Brazilian cinema was ignored by the imports of American and European films, but Brazilian cinema engaged in a Renaissance with the Cinema Novo movement of the 60s and 70s with movies that spoke in detail about the social inequality in the country, as well as protesting the military dictatorship that would last from 1964 to 1985. 1962’s Keeper of Promises became the first film from South America to be nominated for Best Foreign Language film. Maybe the most notable and the most brutal in this era came towards the back end in 1981 with Pixote, a stirring, graphic portrait of a group of underage kids from the city’s slums who struggle to survive in jail and on the streets. Post-dictatorship, Four Days In September, Central Station, and City of God has driven up production, especially for television movies that continue to reflect the social and political themes of the times.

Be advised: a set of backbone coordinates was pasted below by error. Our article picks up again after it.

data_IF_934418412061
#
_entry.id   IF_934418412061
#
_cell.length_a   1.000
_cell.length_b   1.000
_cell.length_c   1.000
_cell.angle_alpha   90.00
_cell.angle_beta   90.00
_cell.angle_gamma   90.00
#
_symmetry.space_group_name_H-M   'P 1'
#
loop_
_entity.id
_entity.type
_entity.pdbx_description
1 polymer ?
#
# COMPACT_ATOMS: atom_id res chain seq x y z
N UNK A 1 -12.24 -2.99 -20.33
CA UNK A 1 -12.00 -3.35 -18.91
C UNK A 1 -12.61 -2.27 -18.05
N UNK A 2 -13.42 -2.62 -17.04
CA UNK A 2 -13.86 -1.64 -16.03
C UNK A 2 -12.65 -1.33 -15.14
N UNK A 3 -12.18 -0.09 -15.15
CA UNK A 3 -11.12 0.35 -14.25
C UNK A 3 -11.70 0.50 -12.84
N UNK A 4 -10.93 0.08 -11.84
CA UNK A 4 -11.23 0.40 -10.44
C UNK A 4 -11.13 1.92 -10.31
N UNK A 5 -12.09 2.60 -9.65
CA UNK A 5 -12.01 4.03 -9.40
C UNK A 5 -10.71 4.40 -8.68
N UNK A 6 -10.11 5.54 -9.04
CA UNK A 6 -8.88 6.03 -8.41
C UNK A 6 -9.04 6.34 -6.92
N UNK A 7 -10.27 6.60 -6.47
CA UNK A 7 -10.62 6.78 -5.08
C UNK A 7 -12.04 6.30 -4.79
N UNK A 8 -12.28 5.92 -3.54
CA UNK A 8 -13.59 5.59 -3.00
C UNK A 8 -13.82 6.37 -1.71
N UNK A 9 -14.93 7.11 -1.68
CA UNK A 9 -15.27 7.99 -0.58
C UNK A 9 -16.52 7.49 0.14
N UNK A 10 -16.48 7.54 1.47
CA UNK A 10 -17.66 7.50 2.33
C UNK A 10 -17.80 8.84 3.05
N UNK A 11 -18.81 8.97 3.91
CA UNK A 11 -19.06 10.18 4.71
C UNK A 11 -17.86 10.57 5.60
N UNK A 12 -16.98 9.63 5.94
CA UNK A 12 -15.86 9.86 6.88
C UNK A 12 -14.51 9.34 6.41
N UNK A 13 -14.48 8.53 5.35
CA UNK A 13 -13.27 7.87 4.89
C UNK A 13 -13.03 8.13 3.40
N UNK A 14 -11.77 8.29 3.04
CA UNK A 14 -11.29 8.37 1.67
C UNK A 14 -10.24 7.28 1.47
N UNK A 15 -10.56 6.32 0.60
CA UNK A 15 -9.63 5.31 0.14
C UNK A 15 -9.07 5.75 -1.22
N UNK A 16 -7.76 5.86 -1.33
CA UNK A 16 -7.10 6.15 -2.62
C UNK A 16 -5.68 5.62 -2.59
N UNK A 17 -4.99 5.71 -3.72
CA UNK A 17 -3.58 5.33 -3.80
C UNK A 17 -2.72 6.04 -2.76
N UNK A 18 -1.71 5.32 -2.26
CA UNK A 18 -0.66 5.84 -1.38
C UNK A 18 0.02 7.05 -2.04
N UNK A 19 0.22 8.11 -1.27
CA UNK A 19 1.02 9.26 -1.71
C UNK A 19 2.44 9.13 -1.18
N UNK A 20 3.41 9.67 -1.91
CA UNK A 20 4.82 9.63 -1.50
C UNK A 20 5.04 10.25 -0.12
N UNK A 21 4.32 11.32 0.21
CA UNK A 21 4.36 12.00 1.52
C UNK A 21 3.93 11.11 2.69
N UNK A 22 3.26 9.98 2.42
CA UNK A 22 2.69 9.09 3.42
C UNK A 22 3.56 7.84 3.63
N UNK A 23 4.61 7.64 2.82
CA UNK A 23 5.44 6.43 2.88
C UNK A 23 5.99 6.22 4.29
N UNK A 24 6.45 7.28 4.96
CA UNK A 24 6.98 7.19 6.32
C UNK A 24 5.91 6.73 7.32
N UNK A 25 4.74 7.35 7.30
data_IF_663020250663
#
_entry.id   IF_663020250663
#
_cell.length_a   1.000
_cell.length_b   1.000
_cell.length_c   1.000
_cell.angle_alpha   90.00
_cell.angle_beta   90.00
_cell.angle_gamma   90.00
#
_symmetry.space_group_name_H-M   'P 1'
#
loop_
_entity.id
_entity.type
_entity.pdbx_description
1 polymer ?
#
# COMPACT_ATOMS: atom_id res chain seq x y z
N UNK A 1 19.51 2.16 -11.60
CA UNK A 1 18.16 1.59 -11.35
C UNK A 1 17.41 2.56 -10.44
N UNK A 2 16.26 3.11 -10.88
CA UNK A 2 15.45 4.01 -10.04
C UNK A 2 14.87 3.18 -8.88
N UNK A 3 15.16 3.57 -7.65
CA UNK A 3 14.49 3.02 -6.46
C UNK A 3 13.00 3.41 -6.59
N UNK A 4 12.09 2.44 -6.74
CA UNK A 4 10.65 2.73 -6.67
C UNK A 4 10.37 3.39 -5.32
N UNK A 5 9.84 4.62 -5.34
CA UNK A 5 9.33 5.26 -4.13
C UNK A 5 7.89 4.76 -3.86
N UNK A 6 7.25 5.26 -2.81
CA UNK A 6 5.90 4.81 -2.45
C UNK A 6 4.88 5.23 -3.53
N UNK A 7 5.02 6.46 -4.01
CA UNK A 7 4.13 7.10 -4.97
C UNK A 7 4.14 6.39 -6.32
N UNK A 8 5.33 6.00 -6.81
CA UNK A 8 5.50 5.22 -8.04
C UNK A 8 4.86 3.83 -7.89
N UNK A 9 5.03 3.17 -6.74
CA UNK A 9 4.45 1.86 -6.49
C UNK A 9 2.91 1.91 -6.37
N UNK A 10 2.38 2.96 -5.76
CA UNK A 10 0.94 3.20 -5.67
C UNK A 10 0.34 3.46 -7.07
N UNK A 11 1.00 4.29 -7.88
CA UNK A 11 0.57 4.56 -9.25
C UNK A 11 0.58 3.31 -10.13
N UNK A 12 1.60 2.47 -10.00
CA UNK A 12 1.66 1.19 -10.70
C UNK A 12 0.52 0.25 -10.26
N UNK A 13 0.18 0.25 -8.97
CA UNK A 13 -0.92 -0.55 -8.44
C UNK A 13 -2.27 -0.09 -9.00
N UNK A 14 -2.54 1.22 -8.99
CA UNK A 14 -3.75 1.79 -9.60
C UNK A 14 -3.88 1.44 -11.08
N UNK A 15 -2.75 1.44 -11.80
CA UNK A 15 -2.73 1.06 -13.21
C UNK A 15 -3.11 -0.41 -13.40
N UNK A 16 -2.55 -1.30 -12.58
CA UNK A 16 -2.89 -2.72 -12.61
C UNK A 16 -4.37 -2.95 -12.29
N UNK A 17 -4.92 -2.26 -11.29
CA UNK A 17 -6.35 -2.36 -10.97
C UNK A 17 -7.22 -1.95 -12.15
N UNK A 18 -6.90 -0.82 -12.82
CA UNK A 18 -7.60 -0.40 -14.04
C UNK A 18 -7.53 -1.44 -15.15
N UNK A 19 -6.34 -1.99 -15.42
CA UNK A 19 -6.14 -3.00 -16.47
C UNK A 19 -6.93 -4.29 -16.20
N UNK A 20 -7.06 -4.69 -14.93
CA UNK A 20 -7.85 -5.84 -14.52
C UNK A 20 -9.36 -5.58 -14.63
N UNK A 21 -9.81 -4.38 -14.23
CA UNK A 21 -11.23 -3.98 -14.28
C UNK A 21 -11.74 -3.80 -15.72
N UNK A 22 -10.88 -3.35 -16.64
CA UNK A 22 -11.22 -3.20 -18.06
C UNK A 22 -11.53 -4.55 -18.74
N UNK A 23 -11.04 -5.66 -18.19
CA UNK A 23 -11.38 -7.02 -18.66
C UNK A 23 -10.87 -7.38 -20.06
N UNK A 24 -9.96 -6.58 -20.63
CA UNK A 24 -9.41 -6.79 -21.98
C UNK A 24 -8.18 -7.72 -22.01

The island nation did not have a fully engaged industry until the Revolution that put Fidel Castro in power in 1959 and established the Culture Division of the Rebel Army to produce documentaries and fictional stories, namely social realism. Arguably the biggest director to come from Cuba was Tomás Gutiérrez Alea, who created a style that showed support to the regime while also revealing some of the continuous hardships the country faced years later. Death of a Bureaucrat was a political satire which was followed up with probably his most famous work, Memories of Underdevelopment.